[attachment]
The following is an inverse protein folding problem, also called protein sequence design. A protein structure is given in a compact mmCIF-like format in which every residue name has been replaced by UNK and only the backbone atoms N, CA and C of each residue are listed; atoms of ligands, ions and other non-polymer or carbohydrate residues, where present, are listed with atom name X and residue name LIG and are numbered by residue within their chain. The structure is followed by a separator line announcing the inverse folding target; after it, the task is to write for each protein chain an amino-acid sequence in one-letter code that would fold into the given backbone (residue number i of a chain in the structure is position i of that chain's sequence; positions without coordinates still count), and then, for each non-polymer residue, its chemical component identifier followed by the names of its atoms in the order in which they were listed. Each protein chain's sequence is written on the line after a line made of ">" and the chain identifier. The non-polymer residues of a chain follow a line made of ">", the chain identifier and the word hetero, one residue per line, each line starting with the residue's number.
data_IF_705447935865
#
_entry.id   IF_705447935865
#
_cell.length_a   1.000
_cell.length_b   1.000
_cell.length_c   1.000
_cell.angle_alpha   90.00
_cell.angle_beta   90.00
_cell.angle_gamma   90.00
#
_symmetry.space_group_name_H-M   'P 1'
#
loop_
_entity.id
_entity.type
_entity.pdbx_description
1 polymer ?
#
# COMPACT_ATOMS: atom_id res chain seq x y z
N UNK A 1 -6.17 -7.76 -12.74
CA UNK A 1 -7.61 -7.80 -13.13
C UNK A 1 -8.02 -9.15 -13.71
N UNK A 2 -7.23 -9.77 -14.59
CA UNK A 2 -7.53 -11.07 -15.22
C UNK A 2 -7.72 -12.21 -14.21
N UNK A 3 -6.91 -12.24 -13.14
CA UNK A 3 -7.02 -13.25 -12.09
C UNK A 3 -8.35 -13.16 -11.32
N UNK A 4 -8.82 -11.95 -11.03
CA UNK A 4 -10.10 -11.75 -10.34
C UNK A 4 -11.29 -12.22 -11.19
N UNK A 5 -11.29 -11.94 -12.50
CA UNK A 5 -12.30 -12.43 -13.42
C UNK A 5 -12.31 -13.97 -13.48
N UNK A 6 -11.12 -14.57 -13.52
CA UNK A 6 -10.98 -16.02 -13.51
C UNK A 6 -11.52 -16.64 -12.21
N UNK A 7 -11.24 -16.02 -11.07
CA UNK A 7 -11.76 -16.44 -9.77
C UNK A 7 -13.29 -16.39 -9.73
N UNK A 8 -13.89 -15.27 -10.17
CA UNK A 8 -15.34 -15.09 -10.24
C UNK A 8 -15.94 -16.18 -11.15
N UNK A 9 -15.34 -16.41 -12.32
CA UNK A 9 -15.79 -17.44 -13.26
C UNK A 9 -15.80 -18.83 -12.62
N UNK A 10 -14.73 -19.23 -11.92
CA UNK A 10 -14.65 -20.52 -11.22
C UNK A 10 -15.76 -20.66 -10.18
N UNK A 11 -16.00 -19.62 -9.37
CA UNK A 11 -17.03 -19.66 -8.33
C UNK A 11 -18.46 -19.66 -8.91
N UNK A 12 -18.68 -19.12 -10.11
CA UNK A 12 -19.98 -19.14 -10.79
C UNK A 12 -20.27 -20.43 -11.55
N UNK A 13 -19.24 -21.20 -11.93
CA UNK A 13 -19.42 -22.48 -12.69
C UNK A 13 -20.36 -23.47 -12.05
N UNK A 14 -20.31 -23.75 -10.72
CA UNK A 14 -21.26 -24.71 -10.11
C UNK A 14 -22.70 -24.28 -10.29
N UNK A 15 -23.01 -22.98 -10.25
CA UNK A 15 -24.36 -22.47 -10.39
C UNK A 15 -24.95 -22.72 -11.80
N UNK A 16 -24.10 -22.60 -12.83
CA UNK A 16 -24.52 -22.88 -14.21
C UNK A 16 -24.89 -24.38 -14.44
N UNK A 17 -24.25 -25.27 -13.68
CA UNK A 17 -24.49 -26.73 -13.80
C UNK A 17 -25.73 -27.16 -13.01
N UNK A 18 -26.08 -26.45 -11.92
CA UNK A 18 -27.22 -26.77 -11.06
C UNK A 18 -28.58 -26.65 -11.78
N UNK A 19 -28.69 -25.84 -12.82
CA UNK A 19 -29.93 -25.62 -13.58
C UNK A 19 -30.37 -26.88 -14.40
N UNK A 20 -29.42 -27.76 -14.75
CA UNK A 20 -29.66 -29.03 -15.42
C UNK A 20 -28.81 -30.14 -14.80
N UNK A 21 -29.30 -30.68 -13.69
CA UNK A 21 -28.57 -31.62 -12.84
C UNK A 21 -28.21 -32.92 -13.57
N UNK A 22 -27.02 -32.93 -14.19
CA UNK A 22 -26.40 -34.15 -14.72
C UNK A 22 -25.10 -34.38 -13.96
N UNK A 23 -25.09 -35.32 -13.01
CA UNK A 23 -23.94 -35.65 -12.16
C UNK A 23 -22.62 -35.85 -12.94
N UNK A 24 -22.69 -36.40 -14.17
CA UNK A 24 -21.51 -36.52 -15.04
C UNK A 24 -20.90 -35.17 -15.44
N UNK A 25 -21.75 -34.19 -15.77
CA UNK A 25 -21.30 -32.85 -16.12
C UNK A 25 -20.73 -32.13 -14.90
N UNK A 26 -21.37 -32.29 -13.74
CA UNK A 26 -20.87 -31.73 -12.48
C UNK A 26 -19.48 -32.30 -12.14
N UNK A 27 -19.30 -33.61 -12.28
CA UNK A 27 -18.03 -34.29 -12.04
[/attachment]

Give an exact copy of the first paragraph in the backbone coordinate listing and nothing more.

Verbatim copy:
The following is an inverse protein folding problem, also called protein sequence design. A protein structure is given in a compact mmCIF-like format in which every residue name has been replaced by UNK and only the backbone atoms N, CA and C of each residue are listed; atoms of ligands, ions and other non-polymer or carbohydrate residues, where present, are listed with atom name X and residue name LIG and are numbered by residue within their chain. The structure is followed by a separator line announcing the inverse folding target; after it, the task is to write for each protein chain an amino-acid sequence in one-letter code that would fold into the given backbone (residue number i of a chain in the structure is position i of that chain's sequence; positions without coordinates still count), and then, for each non-polymer residue, its chemical component identifier followed by the names of its atoms in the order in which they were listed. Each protein chain's sequence is written on the line after a line made of ">" and the chain identifier. The non-polymer residues of a chain follow a line made of ">", the chain identifier and the word hetero, one residue per line, each line starting with the residue's number.